France Off the Beaten Path: Sampigny-lès-Maranges, a small wine village in the Haute Côte de Beaune – Part 7

The path less travelled in France produced stunning rural vistas, friendly locals, and a vibrant food and wine culture, far beyond our expectations.

Heidi and I hired an electric car at CDG airport in early spring 2022 and drove a six thousand kilometre “figure of eight” around France. Despite moderate fitness levels we hiked and cycled many remote picturesque places. We also found rural and remote areas of France have much to offer serious foodies.

Off the Beaten Path: Nothing ‘ordinary’ to be found

Determined to take the path less travelled we discover stunning rural vistas, super friendly locals, and a vibrant food and wine culture in France, way beyond our expectations.

This is part 7 of a 12-part mini-series which follows our recent 12-week trip.

I invite you to join us and make some delightful discoveries.

Part 7 – Sampigny-lès-Maranges, a small wine village in the Haute Côte de Beaune


Sampigny is one of a number of small wine villages nestled in the hills (Les Maranges) sitting above Santenay in the far south of the Côte de Beaune.

The village is bucolic, home to many small wineries, and entirely devoid of any other commerce. Importantly for us, it is just a short and especially scenic ride along dedicated cycle paths to many of the most famous wine villages in Burgundy.

We’ve visited and stayed in Burgundy many times and always enjoyed its world-class gastronomy, myriad famous wine villages, and a plethora of cycling paths and hiking trails. However, this was the first time we’d decided to get off the beaten path in Bourgogne.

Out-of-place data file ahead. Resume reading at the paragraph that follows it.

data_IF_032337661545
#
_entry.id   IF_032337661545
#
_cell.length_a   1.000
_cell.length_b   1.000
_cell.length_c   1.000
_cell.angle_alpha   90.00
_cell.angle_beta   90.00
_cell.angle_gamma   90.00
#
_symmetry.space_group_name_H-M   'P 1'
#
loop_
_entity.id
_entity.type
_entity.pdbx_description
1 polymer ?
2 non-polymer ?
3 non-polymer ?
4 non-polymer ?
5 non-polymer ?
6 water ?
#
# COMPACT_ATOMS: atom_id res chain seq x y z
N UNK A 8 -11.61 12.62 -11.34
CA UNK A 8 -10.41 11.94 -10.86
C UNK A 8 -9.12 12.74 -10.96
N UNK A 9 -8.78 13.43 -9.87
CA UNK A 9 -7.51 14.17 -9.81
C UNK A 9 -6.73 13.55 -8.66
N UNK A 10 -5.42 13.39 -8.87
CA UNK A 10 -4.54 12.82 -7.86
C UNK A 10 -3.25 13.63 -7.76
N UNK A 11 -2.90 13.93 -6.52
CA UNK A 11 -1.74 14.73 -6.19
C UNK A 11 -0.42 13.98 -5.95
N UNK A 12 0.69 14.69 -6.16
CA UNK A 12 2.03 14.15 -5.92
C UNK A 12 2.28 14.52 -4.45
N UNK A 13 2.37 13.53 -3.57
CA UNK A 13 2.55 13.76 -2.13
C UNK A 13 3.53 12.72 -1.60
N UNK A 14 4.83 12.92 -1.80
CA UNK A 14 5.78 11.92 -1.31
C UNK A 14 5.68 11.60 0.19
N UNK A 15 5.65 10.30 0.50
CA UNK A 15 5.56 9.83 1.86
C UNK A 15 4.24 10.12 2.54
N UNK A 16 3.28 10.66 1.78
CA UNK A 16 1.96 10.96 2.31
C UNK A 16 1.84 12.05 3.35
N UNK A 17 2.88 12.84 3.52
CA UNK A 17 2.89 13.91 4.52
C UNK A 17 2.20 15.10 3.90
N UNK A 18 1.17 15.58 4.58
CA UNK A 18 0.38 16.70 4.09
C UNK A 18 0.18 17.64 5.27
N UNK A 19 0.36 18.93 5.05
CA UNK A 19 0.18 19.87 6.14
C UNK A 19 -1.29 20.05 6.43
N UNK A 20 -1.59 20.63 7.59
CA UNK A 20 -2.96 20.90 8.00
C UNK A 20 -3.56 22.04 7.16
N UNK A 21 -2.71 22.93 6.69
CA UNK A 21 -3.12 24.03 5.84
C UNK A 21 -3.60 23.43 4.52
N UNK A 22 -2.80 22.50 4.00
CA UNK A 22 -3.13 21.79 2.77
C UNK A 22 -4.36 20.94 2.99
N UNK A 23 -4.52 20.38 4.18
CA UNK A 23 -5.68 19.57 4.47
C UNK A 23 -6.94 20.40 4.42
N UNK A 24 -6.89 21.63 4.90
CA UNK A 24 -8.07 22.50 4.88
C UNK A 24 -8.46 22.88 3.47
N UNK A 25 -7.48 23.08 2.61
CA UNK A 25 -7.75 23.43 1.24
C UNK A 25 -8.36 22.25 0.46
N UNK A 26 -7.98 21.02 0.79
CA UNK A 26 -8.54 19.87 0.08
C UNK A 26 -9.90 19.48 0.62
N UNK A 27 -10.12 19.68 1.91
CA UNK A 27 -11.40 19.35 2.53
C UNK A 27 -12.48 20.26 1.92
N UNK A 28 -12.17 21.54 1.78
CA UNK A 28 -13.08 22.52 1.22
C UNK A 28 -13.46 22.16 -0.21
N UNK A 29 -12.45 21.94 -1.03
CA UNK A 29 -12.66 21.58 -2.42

Highlights and Hidden Gems

We stayed in a small gite in the middle of the village after reading a multitude of glowing reviews. It is a self-contained apartment, adjacent to the owner’s home, that sits serenely by a small stream and within a secure gated enclosure. Behind the gite is a very large sun-drenched garden populated by fruit trees, vegetable and herbs gardens, and a large expanse of grass that is always available to guests. We spent many happy hours in the garden reading or dozing in the sun.

Each morning we were served (literally waited upon) by Andre, an exquisite multi-course classic French petit dejeuner.  Coffee, fresh juice, fresh fruit, yogurt, baguette, butter, three regional cheeses (different each day), croissants, three types of homemade jams (different each day), and always a freshly baked gateau. And every morning we were glad we’d planned a long cycle or hike along the canals, or through the vineyards or forest.